Northampton battlefield site conservation plan set to be backed
A scheme to protect and conserve the site of a decisive battle in the Wars of the Roses is being recommended for approval by councillors.
The Battle of Northampton was fought in the grounds of the town's Delapre Abbey on 10 July 1460.
Yorkist Edward IV won and took the throne while the House of Lancaster, led by King Henry VI, collapsed.
Northampton Borough Council is being recommended to protect the area as a "nationally-registered heritage asset".
Earlier this year local people were asked to comment on council proposals to preserve the site.
Wars of the Roses
• In 1453, King Henry VI had a mental breakdown and Richard, Duke of York, was made protector
• The king recovered in 1455, but civil war broke out between the Yorkist and Lancastrian factions, with the ensuing struggle becoming known as the Wars of the Roses
• The period was seen as a time of moral, military and political turmoil in Britain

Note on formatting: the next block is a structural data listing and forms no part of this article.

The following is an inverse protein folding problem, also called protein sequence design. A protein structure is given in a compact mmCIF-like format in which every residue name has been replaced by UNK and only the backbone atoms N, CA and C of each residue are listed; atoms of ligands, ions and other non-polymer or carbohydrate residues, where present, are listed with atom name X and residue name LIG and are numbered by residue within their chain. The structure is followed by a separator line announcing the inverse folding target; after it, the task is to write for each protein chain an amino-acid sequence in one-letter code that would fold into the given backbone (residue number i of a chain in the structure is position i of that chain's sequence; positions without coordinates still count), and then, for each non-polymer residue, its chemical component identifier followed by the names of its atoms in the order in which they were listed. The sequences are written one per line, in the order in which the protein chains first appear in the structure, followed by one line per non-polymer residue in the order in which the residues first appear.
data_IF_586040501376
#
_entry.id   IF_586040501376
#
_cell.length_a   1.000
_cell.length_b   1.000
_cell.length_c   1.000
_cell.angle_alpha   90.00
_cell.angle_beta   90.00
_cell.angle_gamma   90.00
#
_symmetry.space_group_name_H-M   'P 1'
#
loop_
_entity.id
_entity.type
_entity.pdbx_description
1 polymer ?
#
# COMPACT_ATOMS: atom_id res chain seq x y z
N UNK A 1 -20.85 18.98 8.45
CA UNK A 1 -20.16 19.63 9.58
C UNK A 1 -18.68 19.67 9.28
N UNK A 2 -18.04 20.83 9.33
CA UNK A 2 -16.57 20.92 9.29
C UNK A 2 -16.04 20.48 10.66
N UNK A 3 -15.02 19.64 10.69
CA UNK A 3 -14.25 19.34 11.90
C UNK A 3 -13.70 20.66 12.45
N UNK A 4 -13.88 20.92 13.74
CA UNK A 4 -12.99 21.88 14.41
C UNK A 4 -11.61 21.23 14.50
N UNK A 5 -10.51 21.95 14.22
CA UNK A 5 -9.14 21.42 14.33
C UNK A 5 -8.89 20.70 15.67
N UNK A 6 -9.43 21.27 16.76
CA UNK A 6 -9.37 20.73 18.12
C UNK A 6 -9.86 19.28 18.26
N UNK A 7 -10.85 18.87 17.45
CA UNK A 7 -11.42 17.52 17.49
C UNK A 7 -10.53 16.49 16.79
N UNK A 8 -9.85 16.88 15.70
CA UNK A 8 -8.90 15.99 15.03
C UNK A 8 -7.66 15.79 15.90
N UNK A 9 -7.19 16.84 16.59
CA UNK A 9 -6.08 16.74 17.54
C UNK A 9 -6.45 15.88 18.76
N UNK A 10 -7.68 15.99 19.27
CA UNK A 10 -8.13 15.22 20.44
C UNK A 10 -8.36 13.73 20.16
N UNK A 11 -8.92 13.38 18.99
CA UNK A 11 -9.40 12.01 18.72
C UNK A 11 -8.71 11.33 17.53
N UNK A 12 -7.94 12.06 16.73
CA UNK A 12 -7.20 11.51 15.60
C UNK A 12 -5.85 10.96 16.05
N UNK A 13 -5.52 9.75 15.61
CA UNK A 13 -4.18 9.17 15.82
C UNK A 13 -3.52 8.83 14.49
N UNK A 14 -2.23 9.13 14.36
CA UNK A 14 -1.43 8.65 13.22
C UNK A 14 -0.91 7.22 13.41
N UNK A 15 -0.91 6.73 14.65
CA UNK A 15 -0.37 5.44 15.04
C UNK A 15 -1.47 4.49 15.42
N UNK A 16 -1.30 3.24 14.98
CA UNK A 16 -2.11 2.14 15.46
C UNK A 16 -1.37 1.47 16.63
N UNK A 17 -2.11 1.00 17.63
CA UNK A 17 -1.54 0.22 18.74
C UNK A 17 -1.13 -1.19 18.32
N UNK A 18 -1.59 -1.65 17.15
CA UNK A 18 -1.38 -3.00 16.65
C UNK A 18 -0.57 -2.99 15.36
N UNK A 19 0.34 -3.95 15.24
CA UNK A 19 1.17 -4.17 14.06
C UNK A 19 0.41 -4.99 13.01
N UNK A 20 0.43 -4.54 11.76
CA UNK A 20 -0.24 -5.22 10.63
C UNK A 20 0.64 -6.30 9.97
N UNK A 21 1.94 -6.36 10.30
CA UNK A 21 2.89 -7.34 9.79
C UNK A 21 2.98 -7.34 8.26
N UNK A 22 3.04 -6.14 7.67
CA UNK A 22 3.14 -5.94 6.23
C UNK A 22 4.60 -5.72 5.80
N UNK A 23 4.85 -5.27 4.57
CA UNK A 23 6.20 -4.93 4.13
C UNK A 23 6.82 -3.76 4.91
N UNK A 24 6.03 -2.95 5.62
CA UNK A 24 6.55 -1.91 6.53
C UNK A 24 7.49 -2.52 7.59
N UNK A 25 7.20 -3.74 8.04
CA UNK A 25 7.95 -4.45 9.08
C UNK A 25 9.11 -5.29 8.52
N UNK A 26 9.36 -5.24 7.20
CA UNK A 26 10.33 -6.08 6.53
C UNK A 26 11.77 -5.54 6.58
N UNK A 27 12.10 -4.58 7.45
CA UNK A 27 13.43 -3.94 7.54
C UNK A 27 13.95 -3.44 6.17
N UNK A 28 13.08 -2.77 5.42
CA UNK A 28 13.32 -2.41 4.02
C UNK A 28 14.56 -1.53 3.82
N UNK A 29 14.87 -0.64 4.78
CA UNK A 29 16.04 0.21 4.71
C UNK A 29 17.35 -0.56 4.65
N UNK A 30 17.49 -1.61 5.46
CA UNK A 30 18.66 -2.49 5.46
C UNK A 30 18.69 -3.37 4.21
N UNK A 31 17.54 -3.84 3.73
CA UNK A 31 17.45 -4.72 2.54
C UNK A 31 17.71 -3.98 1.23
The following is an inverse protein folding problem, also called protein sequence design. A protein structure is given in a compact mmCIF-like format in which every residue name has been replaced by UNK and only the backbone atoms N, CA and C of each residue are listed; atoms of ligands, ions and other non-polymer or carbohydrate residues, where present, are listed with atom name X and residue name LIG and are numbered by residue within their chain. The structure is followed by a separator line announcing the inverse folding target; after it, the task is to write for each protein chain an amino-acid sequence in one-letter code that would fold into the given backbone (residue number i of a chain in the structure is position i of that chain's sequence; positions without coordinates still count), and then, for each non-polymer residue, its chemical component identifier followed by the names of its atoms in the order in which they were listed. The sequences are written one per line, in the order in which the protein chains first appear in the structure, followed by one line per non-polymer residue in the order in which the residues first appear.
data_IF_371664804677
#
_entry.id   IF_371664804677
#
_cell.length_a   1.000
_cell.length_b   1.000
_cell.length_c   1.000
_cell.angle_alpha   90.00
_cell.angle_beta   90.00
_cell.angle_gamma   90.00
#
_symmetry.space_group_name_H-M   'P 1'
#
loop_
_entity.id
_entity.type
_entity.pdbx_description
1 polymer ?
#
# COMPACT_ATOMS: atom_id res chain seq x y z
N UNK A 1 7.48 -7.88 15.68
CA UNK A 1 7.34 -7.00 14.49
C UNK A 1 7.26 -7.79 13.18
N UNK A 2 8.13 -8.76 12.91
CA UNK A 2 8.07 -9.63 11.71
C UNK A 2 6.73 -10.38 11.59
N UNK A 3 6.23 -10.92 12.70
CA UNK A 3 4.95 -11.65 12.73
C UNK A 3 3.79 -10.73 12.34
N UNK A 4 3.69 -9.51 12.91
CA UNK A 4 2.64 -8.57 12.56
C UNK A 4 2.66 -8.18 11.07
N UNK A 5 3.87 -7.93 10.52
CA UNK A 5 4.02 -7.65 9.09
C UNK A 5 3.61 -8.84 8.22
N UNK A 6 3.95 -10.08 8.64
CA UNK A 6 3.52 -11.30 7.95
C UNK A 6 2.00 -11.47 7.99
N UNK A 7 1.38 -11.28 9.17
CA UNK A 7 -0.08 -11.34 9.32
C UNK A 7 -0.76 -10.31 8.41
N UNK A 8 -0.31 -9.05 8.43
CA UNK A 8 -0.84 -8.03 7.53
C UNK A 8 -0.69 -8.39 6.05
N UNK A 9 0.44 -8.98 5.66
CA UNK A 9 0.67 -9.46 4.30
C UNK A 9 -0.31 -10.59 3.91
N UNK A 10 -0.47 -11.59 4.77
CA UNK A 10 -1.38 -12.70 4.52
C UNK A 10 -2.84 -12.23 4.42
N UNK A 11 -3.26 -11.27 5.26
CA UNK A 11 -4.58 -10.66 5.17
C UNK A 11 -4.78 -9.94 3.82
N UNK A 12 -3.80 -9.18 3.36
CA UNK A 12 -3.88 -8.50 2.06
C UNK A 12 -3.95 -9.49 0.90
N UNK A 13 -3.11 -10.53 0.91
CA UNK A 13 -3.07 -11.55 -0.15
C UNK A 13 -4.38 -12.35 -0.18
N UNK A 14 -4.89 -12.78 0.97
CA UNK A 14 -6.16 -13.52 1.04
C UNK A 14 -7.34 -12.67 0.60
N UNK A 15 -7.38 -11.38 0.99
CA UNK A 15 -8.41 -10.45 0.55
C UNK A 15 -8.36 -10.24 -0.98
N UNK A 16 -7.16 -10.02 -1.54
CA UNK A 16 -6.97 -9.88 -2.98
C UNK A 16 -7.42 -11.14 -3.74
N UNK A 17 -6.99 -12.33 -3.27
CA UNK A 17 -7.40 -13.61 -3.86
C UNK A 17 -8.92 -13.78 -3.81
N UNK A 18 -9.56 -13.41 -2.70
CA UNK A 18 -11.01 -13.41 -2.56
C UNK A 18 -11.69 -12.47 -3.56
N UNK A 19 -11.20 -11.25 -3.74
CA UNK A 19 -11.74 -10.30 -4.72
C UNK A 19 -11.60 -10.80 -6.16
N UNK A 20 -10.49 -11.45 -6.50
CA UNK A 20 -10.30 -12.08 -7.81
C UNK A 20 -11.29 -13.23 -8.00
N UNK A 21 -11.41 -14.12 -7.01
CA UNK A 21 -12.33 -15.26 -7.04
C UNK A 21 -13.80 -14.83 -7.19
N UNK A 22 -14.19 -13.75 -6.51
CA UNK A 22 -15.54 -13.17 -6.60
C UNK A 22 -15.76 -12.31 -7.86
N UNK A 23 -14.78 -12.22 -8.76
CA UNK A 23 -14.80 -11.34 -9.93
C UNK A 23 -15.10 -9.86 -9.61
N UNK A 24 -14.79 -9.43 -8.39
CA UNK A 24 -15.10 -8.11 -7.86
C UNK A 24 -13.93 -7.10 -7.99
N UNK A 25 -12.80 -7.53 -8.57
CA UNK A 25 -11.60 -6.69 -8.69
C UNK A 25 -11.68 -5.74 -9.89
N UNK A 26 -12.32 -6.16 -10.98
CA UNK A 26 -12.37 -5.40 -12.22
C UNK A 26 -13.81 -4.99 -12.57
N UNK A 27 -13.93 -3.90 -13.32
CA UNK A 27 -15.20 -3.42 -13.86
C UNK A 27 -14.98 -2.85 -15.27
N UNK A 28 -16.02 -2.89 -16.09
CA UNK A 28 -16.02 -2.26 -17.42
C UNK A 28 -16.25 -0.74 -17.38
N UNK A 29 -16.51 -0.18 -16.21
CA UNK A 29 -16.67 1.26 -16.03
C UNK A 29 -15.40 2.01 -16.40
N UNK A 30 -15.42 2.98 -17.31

• The death of Richard III at the Battle of Bosworth in 1485 effectively ended the Wars of the Roses
Source: BBC History
Tim Hadland, the council's cabinet member for regeneration, said: "This year we are celebrating the rich and interesting story of Northampton and our nation.
"So it seems only fitting that we are looking carefully at how we can protect the site of one of the most significant battles fought on English soil."
A report to be discussed by the council this week says a draft Battlefield Conservation Action Plan has been drawn up.
It recommends further archaeological work to locate the site of the "Lancastrian camp" during the battle.
It also calls for work to restore and conserve parts of the site.
A Yorkist army of about 15,000 led by the "Kingmaker" Richard Neville, Earl of Warwick, and the 18-year-old Edward, then known as the Earl of March, attacked between 7,000 and 10,000 Lancastrians in a fortified camp.
Artillery was used for the first time in Britain during the battle and experts believe other discoveries are possible.